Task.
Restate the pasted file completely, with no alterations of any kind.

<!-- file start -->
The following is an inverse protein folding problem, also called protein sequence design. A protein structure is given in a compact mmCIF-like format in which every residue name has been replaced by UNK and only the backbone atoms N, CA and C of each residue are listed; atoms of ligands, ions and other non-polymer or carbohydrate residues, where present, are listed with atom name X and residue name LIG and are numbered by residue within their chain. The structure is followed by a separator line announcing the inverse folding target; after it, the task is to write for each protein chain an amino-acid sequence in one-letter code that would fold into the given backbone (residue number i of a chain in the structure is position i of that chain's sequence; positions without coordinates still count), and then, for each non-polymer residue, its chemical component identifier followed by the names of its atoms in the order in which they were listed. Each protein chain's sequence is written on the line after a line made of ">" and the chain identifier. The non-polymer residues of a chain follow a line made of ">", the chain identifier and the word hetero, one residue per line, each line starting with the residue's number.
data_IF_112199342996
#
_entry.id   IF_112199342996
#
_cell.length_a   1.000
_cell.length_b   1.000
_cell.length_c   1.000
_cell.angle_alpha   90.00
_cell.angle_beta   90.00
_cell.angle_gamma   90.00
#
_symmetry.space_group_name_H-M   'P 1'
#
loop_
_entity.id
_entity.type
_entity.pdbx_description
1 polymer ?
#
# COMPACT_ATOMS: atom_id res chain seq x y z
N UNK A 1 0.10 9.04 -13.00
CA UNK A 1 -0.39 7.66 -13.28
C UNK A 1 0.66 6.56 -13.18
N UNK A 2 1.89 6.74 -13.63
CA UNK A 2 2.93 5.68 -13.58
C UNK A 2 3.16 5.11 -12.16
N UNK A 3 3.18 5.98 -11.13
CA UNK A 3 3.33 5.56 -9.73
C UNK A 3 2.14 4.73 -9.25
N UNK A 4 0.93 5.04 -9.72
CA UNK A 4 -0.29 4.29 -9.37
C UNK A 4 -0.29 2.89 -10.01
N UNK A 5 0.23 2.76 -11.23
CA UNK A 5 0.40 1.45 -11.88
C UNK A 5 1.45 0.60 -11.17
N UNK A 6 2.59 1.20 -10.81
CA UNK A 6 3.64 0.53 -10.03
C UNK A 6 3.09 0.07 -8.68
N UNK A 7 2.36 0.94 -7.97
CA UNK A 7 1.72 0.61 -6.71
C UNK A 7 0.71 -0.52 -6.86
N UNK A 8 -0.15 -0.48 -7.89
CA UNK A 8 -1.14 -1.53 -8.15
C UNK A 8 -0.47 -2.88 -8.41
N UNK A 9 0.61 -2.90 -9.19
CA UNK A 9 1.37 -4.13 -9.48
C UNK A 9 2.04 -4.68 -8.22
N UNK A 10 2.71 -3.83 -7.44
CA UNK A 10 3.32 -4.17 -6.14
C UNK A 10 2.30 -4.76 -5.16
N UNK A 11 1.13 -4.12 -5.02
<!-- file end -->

The following is an inverse protein folding problem, also called protein sequence design. A protein structure is given in a compact mmCIF-like format in which every residue name has been replaced by UNK and only the backbone atoms N, CA and C of each residue are listed; atoms of ligands, ions and other non-polymer or carbohydrate residues, where present, are listed with atom name X and residue name LIG and are numbered by residue within their chain. The structure is followed by a separator line announcing the inverse folding target; after it, the task is to write for each protein chain an amino-acid sequence in one-letter code that would fold into the given backbone (residue number i of a chain in the structure is position i of that chain's sequence; positions without coordinates still count), and then, for each non-polymer residue, its chemical component identifier followed by the names of its atoms in the order in which they were listed. Each protein chain's sequence is written on the line after a line made of ">" and the chain identifier. The non-polymer residues of a chain follow a line made of ">", the chain identifier and the word hetero, one residue per line, each line starting with the residue's number.
data_IF_112199342996
#
_entry.id   IF_112199342996
#
_cell.length_a   1.000
_cell.length_b   1.000
_cell.length_c   1.000
_cell.angle_alpha   90.00
_cell.angle_beta   90.00
_cell.angle_gamma   90.00
#
_symmetry.space_group_name_H-M   'P 1'
#
loop_
_entity.id
_entity.type
_entity.pdbx_description
1 polymer ?
#
# COMPACT_ATOMS: atom_id res chain seq x y z
N UNK A 1 0.10 9.04 -13.00
CA UNK A 1 -0.39 7.66 -13.28
C UNK A 1 0.66 6.56 -13.18
N UNK A 2 1.89 6.74 -13.63
CA UNK A 2 2.93 5.68 -13.58
C UNK A 2 3.16 5.11 -12.16
N UNK A 3 3.18 5.98 -11.13
CA UNK A 3 3.33 5.56 -9.73
C UNK A 3 2.14 4.73 -9.25
N UNK A 4 0.93 5.04 -9.72
CA UNK A 4 -0.29 4.29 -9.37
C UNK A 4 -0.29 2.89 -10.01
N UNK A 5 0.23 2.76 -11.23
CA UNK A 5 0.40 1.45 -11.88
C UNK A 5 1.45 0.60 -11.17
N UNK A 6 2.59 1.20 -10.81
CA UNK A 6 3.64 0.53 -10.03
C UNK A 6 3.09 0.07 -8.68
N UNK A 7 2.36 0.94 -7.97
CA UNK A 7 1.72 0.61 -6.71
C UNK A 7 0.71 -0.52 -6.86
N UNK A 8 -0.15 -0.48 -7.89
CA UNK A 8 -1.14 -1.53 -8.15
C UNK A 8 -0.47 -2.88 -8.41
N UNK A 9 0.61 -2.90 -9.19
CA UNK A 9 1.37 -4.13 -9.48
C UNK A 9 2.04 -4.68 -8.22
N UNK A 10 2.71 -3.83 -7.44
CA UNK A 10 3.32 -4.17 -6.14
C UNK A 10 2.30 -4.76 -5.16
N UNK A 11 1.13 -4.12 -5.02